The Day of the Dead – known in Mexico as the Día de los Muertos – is an annual celebration that continues across the first two days of November. This festivity takes place throughout the country and is a celebration of life and death. Families appreciate their lives together and commemorate their loved ones who have died. This celebration finds its beginnings in Mesoamerican culture and is connected with All Souls Day but enjoys widespread practice today.
As is the case with most popular celebrations, the Day of the Dead has many traditions and customs practiced, depending on where you are on the day and with whom you celebrate.
Fascinating Ways to Celebrate the Day of the Dead
The following are some of the most fun and interesting ways to celebrate the Day of the Dead in Mexico. Many people choose to make their fall vacation in Mexico across November 1 and 2 to see and experience some of these components of the celebrations.
Building altars (altares) can likely be considered the central tradition for celebrating the Day of the Dead. Altars are typically constructed with bright orange and purple decorations before offerings (ofrendas) are piled on top of it. These can include everything from flowers and candles to personal possessions. These are typically built at home as more private components of the celebrations. That said, there are certain communities, such as Pátzcuaro, families build their altars at a deceased loved one’s graveside. It is also common for most public buildings to construct altars. The outcomes can be astounding as planning altars can take months.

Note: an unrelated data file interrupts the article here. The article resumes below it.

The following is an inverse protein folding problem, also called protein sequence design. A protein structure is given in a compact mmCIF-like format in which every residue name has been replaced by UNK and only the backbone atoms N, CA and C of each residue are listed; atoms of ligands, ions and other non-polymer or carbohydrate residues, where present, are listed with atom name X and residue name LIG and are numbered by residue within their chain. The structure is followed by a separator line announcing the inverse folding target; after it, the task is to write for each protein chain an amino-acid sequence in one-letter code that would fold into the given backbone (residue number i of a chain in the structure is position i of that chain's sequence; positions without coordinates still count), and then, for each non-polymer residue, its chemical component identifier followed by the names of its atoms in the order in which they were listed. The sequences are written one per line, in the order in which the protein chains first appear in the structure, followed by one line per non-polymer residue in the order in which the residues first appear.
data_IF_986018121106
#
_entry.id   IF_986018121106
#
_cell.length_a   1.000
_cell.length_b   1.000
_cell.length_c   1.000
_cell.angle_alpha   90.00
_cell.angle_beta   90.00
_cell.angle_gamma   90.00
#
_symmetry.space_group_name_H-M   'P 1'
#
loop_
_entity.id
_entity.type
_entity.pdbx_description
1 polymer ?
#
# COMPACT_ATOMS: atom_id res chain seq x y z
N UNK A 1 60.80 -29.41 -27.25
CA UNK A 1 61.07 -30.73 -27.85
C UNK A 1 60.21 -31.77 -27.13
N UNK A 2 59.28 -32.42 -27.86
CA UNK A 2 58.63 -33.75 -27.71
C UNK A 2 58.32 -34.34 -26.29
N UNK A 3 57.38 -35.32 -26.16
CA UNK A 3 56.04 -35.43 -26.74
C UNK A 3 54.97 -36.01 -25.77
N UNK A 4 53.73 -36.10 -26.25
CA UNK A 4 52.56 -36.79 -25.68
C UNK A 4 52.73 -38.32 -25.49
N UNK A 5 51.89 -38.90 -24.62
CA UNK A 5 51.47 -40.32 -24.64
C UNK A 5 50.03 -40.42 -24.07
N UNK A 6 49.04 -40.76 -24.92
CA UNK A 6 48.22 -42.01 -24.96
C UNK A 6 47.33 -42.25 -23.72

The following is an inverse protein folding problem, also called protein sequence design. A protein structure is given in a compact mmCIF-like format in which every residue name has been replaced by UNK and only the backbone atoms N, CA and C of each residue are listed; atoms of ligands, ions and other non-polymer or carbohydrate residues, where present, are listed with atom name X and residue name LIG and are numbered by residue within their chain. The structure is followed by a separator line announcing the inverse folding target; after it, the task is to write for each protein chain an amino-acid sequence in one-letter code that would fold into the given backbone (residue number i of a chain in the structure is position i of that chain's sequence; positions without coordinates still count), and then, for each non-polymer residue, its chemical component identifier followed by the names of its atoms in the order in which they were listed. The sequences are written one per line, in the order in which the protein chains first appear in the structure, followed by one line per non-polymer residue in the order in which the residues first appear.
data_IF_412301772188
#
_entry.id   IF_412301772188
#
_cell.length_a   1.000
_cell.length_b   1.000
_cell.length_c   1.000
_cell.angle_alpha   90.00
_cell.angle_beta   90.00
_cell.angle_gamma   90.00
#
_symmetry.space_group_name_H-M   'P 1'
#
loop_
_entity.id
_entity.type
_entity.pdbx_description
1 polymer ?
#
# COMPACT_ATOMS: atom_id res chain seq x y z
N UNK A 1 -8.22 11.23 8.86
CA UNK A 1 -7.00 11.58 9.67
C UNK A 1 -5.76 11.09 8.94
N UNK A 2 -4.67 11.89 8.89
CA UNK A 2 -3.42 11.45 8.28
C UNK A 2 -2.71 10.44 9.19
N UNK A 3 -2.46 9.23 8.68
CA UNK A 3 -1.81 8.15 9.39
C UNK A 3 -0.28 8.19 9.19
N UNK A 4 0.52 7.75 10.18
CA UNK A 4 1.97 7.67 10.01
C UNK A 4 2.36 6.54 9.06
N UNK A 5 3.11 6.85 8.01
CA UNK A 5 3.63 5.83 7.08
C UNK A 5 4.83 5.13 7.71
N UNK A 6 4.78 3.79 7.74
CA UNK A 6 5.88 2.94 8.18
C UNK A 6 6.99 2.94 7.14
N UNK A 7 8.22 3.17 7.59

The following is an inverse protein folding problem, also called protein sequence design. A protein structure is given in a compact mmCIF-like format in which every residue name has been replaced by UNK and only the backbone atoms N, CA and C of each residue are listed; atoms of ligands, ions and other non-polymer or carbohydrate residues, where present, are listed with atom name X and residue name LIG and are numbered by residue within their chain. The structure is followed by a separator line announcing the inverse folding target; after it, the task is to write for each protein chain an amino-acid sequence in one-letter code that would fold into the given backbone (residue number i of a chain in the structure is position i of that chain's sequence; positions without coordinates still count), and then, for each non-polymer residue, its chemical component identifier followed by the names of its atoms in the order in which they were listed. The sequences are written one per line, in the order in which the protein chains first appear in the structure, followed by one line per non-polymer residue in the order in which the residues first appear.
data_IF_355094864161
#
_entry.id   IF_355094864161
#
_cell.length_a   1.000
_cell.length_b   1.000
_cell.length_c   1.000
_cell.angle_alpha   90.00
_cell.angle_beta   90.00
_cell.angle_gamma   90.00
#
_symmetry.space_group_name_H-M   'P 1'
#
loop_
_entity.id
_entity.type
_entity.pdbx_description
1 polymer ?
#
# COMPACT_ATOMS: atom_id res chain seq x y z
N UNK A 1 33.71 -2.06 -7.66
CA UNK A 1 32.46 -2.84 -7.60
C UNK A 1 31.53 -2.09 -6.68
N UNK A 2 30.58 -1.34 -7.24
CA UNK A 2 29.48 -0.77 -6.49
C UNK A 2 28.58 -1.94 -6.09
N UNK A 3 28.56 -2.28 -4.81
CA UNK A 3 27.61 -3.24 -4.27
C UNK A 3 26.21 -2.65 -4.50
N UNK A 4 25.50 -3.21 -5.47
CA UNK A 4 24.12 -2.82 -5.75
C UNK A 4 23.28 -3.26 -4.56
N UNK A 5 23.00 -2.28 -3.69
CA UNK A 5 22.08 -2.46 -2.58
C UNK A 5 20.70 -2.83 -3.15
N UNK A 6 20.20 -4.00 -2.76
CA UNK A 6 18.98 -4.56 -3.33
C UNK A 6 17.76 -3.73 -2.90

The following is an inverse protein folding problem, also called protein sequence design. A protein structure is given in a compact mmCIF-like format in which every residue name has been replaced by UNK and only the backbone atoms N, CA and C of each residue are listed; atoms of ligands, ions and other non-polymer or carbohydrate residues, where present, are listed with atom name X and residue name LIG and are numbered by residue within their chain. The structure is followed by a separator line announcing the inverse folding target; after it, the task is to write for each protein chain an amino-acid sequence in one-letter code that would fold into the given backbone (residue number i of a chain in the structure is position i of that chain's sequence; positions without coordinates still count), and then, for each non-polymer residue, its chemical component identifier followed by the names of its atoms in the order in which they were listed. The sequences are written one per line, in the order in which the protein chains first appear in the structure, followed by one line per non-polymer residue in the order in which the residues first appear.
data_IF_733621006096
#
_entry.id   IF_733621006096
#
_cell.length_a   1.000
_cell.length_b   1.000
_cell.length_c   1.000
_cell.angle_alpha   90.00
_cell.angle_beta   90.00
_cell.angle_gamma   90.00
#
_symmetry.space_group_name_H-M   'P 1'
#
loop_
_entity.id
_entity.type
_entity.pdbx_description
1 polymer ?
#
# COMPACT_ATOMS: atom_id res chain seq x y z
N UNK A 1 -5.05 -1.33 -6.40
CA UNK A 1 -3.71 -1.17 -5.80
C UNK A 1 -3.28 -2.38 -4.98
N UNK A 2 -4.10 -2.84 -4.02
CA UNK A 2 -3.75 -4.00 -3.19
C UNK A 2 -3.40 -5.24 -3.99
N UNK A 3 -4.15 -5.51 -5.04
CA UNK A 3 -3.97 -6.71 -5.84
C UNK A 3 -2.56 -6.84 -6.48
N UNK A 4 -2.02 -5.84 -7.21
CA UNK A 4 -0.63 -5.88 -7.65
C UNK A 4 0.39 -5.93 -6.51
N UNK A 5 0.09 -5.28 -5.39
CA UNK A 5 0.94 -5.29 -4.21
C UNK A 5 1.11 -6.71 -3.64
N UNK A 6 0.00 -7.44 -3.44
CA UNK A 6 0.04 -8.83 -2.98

Along with the construction of the Day of the Dead altars comes the practice of making offerings to the dead. The tradition states that these offerings encourage deceased loved ones to return home again to hear the prayers of the living. The offerings are different depending on the day they are made.
November 1 is the Día de los Inocentes, when toys and sweets are offered to children who have died. November 2 is focused on offerings for deceased adults. These include candles, football shirts, cigarettes and alcohol, as well as Mexican marigolds (cempasúchiles), and sweet bread called pan de muerto.
Day of the Dead Sugar Skulls
Sugar skulls are likely the most recognizable symbol of the Day of the Dead festivities. Families either make or buy them to add to their altars. The deceased’s name is frequently written in icing on the forehead of the sugar skull. Beyond the traditional versions made from sugar, chocolate and biscuit forms are also typically available at this time.